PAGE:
Monday, February 20, 2012

Virginia State Lawmakers Cross the Line

The line is a line of protestors, mostly women, who strongly object to legislation that would "define embryos as humans and criminalize their destruction, require "transvaginal" ultrasounds of women seeking abortions and cutting state aid to poor women seeking abortions" (Bob Lewis, PilotOnline). Police estimated the crowd at about 1,000.

HB1, the legislation presented by state lawmakers Robert G Marshall (R-13) and Ben L Cline (R-24), would give "unborn children at every stage of development" the same rights and privileges as "other persons, citizens, and residents of the Commonwealth" (VLIF). The legislation defines life as beginning at conception, which is problematic since conception cannot be measured. According to Medline, the medical dictionary used by the National Institutes of Health, conception is "the process of becoming pregnant involving fertilization or implantation or both" (Medline).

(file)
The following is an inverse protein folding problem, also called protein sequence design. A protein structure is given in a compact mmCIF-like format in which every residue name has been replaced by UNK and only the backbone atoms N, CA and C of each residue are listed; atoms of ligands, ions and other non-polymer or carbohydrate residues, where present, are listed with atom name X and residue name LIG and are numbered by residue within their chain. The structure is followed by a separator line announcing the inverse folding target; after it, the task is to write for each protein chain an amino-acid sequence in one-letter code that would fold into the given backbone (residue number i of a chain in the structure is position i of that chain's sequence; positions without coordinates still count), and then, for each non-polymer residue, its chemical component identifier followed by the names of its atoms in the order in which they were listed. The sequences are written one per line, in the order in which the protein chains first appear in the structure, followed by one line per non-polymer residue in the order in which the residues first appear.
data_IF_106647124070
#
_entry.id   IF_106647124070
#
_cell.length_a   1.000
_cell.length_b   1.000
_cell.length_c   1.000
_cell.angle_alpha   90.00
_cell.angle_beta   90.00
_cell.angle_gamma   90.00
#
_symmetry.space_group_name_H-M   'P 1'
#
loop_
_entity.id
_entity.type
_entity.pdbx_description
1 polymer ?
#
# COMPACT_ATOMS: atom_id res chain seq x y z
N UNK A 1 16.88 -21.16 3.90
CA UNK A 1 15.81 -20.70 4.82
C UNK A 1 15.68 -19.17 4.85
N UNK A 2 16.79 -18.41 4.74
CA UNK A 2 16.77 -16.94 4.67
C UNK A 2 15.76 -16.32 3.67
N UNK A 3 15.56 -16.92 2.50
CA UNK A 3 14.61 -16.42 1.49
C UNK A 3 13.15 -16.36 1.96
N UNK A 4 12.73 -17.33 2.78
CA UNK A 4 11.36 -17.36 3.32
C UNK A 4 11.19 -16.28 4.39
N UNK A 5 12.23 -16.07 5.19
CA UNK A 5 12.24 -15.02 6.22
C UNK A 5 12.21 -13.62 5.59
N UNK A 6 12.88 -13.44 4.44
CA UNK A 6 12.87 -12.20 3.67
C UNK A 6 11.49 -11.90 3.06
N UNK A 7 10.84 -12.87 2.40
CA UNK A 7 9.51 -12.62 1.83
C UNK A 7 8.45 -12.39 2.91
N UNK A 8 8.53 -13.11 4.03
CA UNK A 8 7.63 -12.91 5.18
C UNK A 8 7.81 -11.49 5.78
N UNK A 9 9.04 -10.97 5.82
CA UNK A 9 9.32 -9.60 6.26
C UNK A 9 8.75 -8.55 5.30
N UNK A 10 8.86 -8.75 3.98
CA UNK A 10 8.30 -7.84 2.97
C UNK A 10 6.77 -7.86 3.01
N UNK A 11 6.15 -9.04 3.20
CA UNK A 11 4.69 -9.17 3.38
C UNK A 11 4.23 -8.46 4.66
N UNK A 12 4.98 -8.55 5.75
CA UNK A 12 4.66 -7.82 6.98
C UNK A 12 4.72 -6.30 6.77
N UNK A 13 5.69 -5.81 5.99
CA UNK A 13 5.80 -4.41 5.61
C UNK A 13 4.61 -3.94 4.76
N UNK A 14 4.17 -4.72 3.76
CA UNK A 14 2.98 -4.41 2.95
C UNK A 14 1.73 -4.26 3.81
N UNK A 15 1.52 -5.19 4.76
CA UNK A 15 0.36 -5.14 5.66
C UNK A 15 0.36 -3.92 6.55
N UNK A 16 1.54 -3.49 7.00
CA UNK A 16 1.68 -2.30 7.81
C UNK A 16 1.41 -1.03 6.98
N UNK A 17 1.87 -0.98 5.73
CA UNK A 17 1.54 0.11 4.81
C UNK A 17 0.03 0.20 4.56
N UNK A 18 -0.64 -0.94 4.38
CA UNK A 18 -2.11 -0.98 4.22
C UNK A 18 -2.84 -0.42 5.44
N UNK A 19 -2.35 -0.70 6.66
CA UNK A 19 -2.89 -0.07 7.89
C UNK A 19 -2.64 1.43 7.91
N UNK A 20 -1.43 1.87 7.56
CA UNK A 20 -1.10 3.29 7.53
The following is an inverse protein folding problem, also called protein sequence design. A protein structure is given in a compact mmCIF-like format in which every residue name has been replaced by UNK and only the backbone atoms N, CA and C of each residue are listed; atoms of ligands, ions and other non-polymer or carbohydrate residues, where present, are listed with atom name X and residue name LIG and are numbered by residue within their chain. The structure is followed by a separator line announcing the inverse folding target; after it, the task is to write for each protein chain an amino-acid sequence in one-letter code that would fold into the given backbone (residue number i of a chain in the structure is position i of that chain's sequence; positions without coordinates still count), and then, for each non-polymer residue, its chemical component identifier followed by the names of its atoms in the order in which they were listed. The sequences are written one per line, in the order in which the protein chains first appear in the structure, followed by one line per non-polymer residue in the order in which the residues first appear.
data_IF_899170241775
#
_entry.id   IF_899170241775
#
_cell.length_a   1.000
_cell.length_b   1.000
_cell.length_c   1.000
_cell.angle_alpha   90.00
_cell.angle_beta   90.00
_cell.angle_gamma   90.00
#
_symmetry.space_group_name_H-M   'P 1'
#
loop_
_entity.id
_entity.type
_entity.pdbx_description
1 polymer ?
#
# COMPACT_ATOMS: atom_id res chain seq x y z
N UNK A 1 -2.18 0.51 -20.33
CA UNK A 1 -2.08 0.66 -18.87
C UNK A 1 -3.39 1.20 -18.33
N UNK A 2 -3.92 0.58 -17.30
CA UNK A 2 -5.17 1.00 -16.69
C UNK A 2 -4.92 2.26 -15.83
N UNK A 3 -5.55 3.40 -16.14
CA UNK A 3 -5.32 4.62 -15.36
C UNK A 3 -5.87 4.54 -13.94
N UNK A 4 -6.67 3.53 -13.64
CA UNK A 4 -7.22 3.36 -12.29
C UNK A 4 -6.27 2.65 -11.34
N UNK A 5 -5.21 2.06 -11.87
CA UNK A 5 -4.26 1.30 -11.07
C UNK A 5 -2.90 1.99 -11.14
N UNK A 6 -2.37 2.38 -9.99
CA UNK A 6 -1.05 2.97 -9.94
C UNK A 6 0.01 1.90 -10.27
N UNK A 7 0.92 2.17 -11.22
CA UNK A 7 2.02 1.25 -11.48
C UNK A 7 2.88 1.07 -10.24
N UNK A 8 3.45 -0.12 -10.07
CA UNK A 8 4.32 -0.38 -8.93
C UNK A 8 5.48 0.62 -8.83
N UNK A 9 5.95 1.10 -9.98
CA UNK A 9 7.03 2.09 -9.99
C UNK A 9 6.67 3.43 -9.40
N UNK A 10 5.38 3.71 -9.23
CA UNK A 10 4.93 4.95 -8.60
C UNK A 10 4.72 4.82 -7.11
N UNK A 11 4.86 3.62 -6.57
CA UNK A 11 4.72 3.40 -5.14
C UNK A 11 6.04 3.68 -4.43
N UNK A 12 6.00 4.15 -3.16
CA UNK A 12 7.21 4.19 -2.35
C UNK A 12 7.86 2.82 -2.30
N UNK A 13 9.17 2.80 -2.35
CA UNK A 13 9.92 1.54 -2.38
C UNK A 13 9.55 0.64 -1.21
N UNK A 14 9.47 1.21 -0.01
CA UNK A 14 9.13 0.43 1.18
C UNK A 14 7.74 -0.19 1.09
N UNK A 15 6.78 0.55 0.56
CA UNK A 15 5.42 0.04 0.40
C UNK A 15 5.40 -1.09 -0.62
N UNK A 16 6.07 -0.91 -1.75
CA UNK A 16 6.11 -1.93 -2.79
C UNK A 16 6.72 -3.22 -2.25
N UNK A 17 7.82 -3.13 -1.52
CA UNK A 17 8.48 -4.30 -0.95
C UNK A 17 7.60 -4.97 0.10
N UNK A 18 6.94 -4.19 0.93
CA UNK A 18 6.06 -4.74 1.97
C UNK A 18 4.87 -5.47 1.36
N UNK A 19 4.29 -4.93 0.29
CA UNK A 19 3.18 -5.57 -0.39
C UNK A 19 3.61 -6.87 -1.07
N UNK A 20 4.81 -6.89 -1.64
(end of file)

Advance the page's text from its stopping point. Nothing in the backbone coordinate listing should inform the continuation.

Most women do not know when an egg has been fertilized. It floats around in the fallopian tubes and eventually makes its way to the uterus. If the uterus is prepared, the fertilized egg may attach to the wall of the uterus, then it becomes an embryo. For various reasons, including infections, the uterus may not be prepared and the fertilized egg passes on, eventually leaving the body during the woman's regular menstrual cycle.

Was that fertilized egg a person with all the rights of a citizen? How can anyone possibly enforce such an idea?

This legislation is obviously meant to criminalize abortion. What they fail to take into consideration are religions that believe abortion is morally acceptable. A colleague from Israel informed me that Judaism teaches that life begins with the first breath -- at birth. While individuals in every religion may believe differently (for example, Catholics differ on contraceptives), Jewish law requires an abortion when the mother's life is threatened. In all other cases, abortion is considered a personal choice.

How will the Virginia legislation conflict with the religious beliefs of the state's Jewish population? What happened to the freedom to practice religion that was so important when Catholics protested Obama's health insurance program that required coverage of contraceptives? Shouldn't this also apply to Virginia state law?

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